Applied Entomology and Zoology

, Volume 52, Issue 3, pp 379–387 | Cite as

Electroporation-mediated RNA interference reveals a role of the multicopper oxidase 2 gene in dragonfly cuticular pigmentation

  • Genta Okude
  • Ryo FutahashiEmail author
  • Ryouka Kawahara-Miki
  • Kazutoshi Yoshitake
  • Shunsuke Yajima
  • Takema Fukatsu
Original Research Paper


Dragonflies are colorful insects, and recent RNA sequencing studies have identified a number of candidate genes potentially involved in their color pattern formation and color vision. However, functional aspects of such genes have not been assessed due to the lack of molecular genetic tools applicable to dragonflies. We established an electroporation-mediated RNA interference (RNAi) procedure using the tiny dragonfly Nannophya pygmaea Rambur, 1842 (Odonata: Libellulidae) that targets the multicopper oxidase 2 gene (MCO2; also known as laccase2 gene) responsible for cuticular pigmentation in many insects. RNA sequencing of N. pygmaea and genomic survey of the dragonfly Ladona fulva identified four multicopper oxidase family genes: MCO1, MCO2, MCO3 and multicopper oxidase-related protein gene (MCORP). In N. pygmaea, MCO2 was specifically expressed around the cuticular pigmentation period, whereas MCO1 was constantly expressed. MCORP was expressed at adult stages, and MCO3 was scarcely expressed. When we applied in vivo electroporation, final instar larvae injected with MCO2 small interfering RNA became adults with patchy unpigmented regions. RNAi without in vivo electroporation did not affect cuticular pigmentation, suggesting that dragonflies do not show a systemic RNAi response. These results indicate that MCO2 is required for cuticular pigmentation across diverse insects, and highlight the usefulness of the electroporation-mediated RNAi method in dragonflies.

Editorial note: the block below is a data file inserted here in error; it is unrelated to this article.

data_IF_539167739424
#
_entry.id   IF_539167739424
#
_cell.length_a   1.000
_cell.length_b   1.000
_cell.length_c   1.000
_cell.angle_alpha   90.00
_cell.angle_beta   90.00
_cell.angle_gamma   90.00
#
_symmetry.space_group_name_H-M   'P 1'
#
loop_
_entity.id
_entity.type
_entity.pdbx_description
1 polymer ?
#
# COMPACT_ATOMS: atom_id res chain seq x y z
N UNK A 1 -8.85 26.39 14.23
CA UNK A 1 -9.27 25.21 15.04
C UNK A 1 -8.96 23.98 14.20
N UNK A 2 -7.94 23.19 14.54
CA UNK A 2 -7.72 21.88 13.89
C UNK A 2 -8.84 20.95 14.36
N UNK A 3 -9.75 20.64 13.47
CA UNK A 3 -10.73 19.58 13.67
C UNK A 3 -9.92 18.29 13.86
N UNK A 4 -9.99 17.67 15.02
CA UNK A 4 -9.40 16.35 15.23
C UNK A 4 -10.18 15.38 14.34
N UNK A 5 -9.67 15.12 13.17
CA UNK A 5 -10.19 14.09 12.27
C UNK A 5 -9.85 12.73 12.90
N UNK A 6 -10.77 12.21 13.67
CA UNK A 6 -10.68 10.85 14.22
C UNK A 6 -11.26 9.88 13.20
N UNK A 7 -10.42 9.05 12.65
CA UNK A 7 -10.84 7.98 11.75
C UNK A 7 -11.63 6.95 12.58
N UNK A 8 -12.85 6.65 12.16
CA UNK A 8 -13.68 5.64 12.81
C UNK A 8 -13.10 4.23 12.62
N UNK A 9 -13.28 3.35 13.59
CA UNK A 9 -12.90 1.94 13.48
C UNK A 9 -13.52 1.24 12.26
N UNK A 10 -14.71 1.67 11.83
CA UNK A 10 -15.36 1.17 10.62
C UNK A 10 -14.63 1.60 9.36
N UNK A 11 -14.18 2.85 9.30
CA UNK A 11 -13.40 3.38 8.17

Nannophya pygmaea Laccase2 gene Gene knockdown Pigment Body color 



We thank Hiroyuki Futahashi for collecting dragonfly samples. We would like to acknowledge i5K, Stephen Richards and Oliver Niehuis for allowing us access to the L. fulva genome data. This work was supported by the Japan Society for the Promotion of Science Grants-in-Aid for Scientific Research 26660276 and 26711021 (to R. F.), and the Cooperative Research Grant of the Genome Research for BioResource, NODAI Genome Research Center, Tokyo University of Agriculture (to R. F., R. K.-M., and S. Y.). This research is partially supported by the Platform Project for Supporting Drug Discovery and Life Science Research (Platform for Drug Discovery, Informatics, and Structural Life Science) of the Japan Agency for Medical Research and Development.

Supplementary material

13355_2017_489_MOESM1_ESM.mpeg (32.4 mb)
Supplementary material 1 (MPEG 33,154 kb)


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Copyright information

© The Japanese Society of Applied Entomology and Zoology 2017

Authors and Affiliations

  1. 1.Department of Biological Sciences, Graduate School of ScienceUniversity of TokyoBunkyo-kuJapan
  2. 2.Bioproduction Research InstituteNational Institute of Advanced Industrial Science and Technology (AIST)TsukubaJapan
  3. 3.NODAI Genome Research CenterTokyo University of AgricultureSetagaya-kuJapan
  4. 4.Japan Software Management Company LimitedYokohamaJapan
  5. 5.Department of BioscienceTokyo University of AgricultureSetagaya-kuJapan
  6. 6.Graduate School of Life and Environmental SciencesUniversity of TsukubaTsukubaJapan

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